After graduating NYU, I stumbled upon a role in consulting for human capital and employee experience. I learned so much about what employers are communicating to their employees today, and also about personal finance. The role really opened my eyes and was the catalyst for how my relationship with money would change — especially as I stepped into the adult world and became financially independent.
In the past, I was always attracted to sales, but now I ask myself, “So what if it’s discounted — do I really need this?” Marie Kondo’s method has been a big influence for me. She talks about how so often we hold onto things because we can’t let go of the monetary value that we paid for them in the first place. But if it’s not adding any value to your current life, don’t force it. Get rid of it if you need to. On the other hand, it’s fine if you want something just because it makes you happy. I love designer handbags and shoes, but I budget for them. If you are the same, then for instance, instead of spending on 10 sale items, use that money for one quality item you’ve been eyeing. Don’t deny yourself anything that you want, just be realistic about your resources!
Of course, in order to be realistic about your resources, or plan for purchases, you have to understand where you are financially. You have to make it easy for yourself to achieve both your short-term goals while contributing to your long-term goals, and make it all automated.
The first way to automate your finances is to get out of debt. If you have student loans, pay those off first.
Then, start saving. If your employer offers a 401K or a contribution plan and a match, make sure you match all of that, because that’s free money they’re giving you. A lot of people think they can’t or shouldn’t contribute too much to their 401K, because their paycheck isn’t that high and they want to have enough for their current lifestyle. But if you’re contributing pre-tax to a 401K, that lowers your taxable income so overall, you’re getting taxed less by the government. For example, if you’re sitting on tax brackets, and starting to earn more in your career as you’re developing, if you’re getting taxed at a higher percentage than you were when you first started your career, a very easy way to lower that tax rate is just to contribute more to your pre-tax accounts like 401K, so your amount of taxable income is a lot lower. You actually save more that way!
Another way to help you save is if you go to specialty doctors like dermatologists, gynecologists, and you need extra funds for the co-pays, tests, treatments, etc — why not contribute to a FSA (flexible spending account)? Again, when you add in pre-tax dollars, it lowers your taxable income and it lowers your expenses pre-tax. That’s money that you’re already going to spend anyway. This way, with some simple planning, tax won’t take a cut, so you end up with more money to spend on those health services! You basically get a chunk taken out every month from your paycheck (pre-tax), but you have access to the full-year funds to that FSA account at the beginning of the year. But do plan accordingly, because if you don’t use it by the end of the year, you lose it!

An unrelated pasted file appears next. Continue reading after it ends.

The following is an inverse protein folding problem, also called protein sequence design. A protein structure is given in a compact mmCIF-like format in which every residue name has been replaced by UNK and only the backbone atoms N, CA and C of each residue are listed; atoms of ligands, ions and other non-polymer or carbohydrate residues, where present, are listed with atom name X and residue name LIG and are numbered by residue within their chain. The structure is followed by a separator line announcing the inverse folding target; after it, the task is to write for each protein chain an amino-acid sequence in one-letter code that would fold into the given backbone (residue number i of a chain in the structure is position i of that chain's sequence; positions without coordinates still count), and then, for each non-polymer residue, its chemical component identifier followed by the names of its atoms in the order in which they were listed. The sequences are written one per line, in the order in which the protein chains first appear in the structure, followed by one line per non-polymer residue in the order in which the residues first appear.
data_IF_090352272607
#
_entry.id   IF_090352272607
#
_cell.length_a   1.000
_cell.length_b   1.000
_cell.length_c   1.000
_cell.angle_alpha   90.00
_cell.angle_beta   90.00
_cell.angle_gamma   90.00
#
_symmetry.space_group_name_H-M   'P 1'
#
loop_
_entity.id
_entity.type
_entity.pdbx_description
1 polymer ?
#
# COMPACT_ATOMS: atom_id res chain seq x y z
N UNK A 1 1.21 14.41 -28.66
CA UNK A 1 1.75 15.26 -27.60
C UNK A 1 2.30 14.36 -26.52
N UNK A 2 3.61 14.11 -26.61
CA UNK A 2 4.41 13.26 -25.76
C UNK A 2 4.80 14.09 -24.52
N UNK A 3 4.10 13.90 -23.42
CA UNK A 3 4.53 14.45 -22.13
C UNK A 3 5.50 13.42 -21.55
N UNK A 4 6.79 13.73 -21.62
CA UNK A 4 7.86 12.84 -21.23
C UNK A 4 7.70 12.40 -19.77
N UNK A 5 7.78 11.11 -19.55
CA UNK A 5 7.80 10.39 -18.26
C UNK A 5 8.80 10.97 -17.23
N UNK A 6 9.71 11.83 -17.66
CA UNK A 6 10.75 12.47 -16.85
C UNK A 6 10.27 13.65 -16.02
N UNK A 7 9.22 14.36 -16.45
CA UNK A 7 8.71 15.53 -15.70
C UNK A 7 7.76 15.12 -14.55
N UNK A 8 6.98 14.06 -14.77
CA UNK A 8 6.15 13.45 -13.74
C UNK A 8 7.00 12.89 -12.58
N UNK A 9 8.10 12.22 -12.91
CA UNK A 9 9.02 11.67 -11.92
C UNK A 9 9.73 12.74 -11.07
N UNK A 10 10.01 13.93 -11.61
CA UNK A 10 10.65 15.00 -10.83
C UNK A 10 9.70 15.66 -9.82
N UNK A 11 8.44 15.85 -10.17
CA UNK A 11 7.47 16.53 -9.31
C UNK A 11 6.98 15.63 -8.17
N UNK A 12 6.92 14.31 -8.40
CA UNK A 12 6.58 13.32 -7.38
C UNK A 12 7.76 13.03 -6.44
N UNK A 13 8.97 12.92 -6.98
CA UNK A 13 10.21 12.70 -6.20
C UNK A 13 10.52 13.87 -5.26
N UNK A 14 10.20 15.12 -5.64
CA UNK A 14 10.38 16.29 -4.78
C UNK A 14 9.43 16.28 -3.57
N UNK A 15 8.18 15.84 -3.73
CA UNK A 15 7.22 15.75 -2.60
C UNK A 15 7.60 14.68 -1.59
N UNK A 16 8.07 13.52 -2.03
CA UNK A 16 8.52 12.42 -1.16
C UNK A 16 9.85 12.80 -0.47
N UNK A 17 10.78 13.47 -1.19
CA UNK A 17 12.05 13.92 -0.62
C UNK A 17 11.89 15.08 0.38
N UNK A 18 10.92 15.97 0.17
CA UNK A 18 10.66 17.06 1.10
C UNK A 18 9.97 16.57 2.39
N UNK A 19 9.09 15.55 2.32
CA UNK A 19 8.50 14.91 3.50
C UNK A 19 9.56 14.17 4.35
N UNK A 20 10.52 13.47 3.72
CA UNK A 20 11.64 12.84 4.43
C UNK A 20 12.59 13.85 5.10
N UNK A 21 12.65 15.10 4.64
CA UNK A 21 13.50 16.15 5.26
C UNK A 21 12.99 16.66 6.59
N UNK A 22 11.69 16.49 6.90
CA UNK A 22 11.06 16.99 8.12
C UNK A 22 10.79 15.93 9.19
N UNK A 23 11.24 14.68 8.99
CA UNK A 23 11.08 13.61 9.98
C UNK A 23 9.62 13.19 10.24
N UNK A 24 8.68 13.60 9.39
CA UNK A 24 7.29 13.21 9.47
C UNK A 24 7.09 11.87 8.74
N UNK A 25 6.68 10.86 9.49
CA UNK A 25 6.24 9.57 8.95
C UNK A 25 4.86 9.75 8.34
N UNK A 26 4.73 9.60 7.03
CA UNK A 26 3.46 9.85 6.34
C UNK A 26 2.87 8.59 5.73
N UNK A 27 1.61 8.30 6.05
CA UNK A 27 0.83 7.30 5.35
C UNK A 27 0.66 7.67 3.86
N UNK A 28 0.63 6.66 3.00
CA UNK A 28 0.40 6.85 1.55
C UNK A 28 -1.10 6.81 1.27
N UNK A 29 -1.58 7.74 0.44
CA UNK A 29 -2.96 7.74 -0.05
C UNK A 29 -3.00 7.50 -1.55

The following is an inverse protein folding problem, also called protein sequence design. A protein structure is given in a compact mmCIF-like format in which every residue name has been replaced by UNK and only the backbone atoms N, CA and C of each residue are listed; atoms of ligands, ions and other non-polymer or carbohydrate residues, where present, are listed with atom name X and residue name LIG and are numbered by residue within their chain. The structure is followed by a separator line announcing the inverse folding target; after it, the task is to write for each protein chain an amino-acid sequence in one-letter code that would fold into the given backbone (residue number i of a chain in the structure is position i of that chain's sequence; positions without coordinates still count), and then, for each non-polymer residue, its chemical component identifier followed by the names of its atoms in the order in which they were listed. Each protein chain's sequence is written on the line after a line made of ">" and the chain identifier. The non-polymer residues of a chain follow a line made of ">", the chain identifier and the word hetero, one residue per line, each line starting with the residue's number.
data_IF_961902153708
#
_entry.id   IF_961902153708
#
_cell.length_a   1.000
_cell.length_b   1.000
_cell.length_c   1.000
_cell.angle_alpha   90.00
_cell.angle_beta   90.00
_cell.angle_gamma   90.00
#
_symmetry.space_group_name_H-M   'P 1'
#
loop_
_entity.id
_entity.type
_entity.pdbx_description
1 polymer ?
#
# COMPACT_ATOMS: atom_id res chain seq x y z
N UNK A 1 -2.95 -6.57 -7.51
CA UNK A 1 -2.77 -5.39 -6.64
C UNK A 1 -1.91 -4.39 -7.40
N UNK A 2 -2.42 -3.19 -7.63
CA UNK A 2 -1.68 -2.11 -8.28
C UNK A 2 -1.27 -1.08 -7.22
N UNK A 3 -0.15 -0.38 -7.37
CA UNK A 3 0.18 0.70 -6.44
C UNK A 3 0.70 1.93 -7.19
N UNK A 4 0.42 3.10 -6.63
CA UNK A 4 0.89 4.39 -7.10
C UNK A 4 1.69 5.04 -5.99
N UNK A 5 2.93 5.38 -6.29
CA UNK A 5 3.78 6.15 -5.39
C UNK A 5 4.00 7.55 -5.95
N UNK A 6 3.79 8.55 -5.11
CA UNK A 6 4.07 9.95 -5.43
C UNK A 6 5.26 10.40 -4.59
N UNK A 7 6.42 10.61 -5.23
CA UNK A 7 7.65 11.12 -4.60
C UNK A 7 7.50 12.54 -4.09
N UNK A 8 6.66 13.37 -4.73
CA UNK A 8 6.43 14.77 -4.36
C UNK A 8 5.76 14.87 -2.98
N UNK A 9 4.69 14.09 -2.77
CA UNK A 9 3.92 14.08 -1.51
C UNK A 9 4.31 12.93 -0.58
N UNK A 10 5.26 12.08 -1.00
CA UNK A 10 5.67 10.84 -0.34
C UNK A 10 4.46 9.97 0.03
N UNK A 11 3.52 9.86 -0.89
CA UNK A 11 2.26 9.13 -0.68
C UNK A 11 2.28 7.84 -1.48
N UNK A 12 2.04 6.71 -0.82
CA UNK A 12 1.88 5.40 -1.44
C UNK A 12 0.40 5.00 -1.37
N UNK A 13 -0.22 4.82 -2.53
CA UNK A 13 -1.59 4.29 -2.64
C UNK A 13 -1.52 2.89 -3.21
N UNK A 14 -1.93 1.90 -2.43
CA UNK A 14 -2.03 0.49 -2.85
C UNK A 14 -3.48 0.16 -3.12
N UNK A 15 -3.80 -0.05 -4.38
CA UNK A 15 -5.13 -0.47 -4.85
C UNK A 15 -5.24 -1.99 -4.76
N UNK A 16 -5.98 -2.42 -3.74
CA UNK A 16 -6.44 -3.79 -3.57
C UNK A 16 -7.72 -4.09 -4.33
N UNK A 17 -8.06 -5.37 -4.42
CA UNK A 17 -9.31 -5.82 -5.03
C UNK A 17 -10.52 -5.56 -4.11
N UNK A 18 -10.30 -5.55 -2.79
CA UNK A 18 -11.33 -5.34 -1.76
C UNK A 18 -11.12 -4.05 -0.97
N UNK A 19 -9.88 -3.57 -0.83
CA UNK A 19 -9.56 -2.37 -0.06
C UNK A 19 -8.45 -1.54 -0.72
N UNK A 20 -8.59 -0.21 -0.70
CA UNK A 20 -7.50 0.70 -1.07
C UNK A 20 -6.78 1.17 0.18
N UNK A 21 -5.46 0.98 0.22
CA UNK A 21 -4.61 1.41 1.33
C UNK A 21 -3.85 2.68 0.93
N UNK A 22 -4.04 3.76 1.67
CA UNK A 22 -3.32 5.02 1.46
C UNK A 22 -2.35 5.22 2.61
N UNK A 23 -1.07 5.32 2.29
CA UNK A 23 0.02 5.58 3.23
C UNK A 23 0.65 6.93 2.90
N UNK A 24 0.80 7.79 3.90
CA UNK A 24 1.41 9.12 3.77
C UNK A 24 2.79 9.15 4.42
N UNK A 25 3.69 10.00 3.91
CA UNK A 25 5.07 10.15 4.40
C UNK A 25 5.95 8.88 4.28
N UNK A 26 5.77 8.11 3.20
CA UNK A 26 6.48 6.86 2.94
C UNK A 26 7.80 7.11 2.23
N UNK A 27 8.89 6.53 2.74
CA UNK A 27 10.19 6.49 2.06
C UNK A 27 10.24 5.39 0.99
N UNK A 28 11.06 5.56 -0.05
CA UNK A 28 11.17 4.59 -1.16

My other tip is, depending on where you are in your life savings, know what benefits or tools can take the burden off of your out-of-pocket costs. For example, if you’re thinking about buying a home, legal insurance your company offers may actually get you access to a free real estate attorney, so you don’t have to be spending your day-to-day funds on it.
A lot of companies don’t know how to communicate all this legal jargon to their employees — it’s part of the reason I had a job. It’s hard, for millennials especially, to wade through the jargon. What helps is finding if your employer has a hotline or chatbot and ask the agents. You can also google the benefits — there’s tons of articles online. For example, 401ks are still confusing to me, so I’ll find 401k calculators online that tell me “if you contribute this much, it will impact your take-home pay this much.” There are a ton of resources out there, you just have to take the first step to find them.
Finances and money are a taboo topic. A lot of people don’t openly talk about their salary and part of the reason is you may have friends making a lot more or a lot less, so it’s hard to bridge that gap. As long as you have a few friends that you can talk to openly about your salary and general finances, you’re in a good place. It’s not anything to be embarrassed about. It’s good to share so you can empower each other to ask for more money, or just benchmark in general. The other key is not letting other people influence your own spending. You may have friends who are very frivolous or have different starting points. Know what’s realistic for you and budget accordingly. Don’t compare yourself to anyone else — everyone’s financial situation and lifestyle are different.
Half of all Americans live paycheck-to-paycheck. The city is expensive, especially when you’re in your 20s, but once you take that step to get educated on your finances, set goals to pay off your loans, or automate your savings, pat yourself on the back. What you have left to spend at the end of the month, even if it’s not much, it’s yours and yours only!